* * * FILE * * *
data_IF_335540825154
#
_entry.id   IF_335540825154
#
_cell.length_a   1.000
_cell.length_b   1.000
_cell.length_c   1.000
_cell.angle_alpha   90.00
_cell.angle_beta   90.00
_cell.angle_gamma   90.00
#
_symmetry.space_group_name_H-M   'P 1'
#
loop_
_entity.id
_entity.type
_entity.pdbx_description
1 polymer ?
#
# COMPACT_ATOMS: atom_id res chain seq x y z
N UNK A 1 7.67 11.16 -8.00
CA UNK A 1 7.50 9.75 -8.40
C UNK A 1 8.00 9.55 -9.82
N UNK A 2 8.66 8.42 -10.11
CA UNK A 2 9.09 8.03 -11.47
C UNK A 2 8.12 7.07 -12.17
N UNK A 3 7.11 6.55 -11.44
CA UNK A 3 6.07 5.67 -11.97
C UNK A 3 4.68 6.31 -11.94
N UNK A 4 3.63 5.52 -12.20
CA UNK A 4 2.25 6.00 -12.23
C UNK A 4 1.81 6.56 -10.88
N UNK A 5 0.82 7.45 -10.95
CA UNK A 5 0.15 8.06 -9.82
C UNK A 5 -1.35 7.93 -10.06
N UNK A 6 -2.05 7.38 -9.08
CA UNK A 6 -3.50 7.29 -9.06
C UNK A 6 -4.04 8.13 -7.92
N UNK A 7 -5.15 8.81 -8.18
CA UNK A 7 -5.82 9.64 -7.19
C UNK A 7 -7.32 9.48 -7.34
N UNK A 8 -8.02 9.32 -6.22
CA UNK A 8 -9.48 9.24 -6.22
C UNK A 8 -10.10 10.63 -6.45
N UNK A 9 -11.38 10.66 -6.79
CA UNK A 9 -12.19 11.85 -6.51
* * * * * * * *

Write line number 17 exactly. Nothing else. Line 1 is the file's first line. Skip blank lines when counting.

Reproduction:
_entity.pdbx_description